Saudi bans Filipino maids
The Philippines will seek clarification from Saudi Arabia about the latter’s announcement that it would stop granting work permits for Filipino domestic workers, Malacañang said Thursday.
Philippine officials will also look for other markets for its workers in the event that the freeze, announced in Riyadh on Wednesday, is put into full effect, Presidential Spokesperson Edwin Lacierda told a news conference.
Saudi authorities announced the new policy, which also affects maids from Indonesia, after failing to agree on hiring conditions imposed by the Asian countries.
Labor Secretary Rosalinda Baldoz “is sending a labor attaché to Saudi Arabia to verify these things,” Lacierda said.
Some 1.3 million Filipinos work in Saudi Arabia, a key market for the nine million-strong overseas-based Filipino workforce. Between 120,000 and 150,000 are employed as domestic workers, said the Saudi-based overseas Filipino workers (OFW) group Migrante-Middle East.
“There are other countries that would be ready to absorb those that cannot be accommodated by Saudi Arabia, so the secretary of labor already anticipated that,” Lacierda said.
The Department of Foreign Affairs (DFA) said it was “still verifying reports” the Saudi Arabian government had stopped issuing work permits to domestic helpers from the Philippines.
“Next Monday, embassy officials led by Philippine Ambassador to Saudi Arabia Ezzedin Tago will take up the issue with Saudi labor ministry officials,” said Special Assistant Enrico Fos.
Saudi Arabia announced Wednesday it would stop granting work permits to domestic workers from Indonesia and the Philippines, following hiring conditions imposed by the Asian countries, according to an Agence France-Presse report.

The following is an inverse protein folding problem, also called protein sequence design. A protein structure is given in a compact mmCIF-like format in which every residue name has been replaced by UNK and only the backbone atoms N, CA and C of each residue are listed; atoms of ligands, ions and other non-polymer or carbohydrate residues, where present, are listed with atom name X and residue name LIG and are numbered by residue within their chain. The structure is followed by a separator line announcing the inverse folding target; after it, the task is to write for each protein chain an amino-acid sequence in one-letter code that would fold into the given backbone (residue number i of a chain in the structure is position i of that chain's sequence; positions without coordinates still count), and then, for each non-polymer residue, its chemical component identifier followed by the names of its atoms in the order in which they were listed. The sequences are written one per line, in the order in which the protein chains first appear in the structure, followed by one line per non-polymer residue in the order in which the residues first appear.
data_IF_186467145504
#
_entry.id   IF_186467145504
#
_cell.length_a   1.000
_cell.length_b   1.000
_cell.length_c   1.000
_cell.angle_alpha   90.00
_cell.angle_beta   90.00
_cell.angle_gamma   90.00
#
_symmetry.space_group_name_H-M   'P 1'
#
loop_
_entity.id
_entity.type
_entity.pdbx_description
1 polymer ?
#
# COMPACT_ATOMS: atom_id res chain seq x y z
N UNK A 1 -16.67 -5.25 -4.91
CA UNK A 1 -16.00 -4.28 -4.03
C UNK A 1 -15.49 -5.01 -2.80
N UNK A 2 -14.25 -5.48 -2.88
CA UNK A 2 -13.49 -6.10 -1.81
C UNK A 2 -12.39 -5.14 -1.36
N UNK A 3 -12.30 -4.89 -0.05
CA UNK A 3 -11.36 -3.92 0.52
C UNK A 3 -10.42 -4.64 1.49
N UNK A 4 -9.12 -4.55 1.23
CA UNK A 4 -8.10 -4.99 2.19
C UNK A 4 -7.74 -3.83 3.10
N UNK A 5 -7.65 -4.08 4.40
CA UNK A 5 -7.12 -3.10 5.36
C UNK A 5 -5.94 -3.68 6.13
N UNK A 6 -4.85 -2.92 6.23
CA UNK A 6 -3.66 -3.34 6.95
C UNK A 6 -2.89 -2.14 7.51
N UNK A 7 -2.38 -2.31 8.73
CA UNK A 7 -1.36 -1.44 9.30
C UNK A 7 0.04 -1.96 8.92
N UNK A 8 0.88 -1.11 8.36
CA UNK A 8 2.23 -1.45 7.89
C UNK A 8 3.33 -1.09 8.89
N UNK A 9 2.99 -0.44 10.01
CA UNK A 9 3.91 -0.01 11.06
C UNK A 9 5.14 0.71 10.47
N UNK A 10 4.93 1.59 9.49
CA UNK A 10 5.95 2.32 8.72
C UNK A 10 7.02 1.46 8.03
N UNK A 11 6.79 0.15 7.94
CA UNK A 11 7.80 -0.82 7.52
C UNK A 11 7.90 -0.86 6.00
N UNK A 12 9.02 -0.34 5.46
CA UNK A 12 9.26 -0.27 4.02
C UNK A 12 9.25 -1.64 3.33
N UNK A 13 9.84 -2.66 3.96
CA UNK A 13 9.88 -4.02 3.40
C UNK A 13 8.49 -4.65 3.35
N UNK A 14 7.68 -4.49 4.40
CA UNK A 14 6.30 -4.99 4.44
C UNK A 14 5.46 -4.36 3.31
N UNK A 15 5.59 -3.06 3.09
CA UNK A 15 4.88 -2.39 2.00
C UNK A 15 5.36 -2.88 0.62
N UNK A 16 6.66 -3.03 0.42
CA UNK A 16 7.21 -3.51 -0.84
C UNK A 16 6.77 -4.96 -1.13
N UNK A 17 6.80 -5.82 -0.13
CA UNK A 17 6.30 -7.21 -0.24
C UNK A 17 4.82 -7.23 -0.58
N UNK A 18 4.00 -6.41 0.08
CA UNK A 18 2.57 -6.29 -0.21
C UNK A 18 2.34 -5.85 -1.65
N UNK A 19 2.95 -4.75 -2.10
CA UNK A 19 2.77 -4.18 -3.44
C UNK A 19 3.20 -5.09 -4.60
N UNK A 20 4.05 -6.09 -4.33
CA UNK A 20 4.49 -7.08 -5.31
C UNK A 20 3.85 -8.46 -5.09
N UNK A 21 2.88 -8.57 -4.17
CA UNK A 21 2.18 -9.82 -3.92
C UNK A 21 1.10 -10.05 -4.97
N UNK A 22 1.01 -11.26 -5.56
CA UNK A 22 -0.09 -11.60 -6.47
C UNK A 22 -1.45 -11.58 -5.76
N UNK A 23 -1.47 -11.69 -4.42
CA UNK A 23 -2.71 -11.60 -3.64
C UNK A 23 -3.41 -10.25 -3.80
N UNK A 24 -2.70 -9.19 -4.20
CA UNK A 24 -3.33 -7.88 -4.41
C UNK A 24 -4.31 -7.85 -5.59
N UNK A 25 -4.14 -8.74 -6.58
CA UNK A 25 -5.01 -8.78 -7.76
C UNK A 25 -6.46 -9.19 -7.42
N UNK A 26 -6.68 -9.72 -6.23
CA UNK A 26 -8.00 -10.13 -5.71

The Saudi ministry of labor said it would “stop issuing work visas to bring domestic workers from Indonesia and the Philippines, effective from Saturday” due to “the terms of recruitment announced by the two countries,” AFP quoted from a statement carried by state news agency SPA.
“The ministry’s decision coincides with its great efforts to open new channels to bring domestic workers from other sources,” said ministry spokesperson Hattab bin Saleh al-Anzi in the statement.
Philippine Overseas Employment Administration (POEA) Chief Carlos Cao Jr. said the announcement was a formalization of the March 12 note verbale sent out by the Saudi Embassy in Manila asking for the temporary suspension of the processing, verification and authentication of employment contracts of household service workers (HSWs).
“[The Saudis] want to pay only $200 in monthly salary to HSWs and not $400 that the Philippine government is insisting for the benefit, welfare and protection of our HSWs. The new note verbale is an offshoot of the earlier note,” Cao explained in a text message.
The POEA administrator justified the Philippine government’s position on the wage issue saying, “Just like Indonesia, our paramount consideration is the dignity welfare and protection of our HSWs.”
A member of the Philippine technical working group that negotiated with the Saudis on the terms of deployment of HSWs said the hiring of new maids was practically stopped three months ago.
“This is just the public and official announcement of the new policy on the deployment ban and this signifies the failure of the negotiations,” Lito Soriano, convenor of the Coalition of Licensed Agencies for Domestic Helpers, told the Inquirer in a phone interview.
Soriano said that apart from the monthly deployment, the more than 100,000 domestics currently in Saudi Arabia on two-year contracts would also be affected as they would no longer be rehired. With a report from AFP
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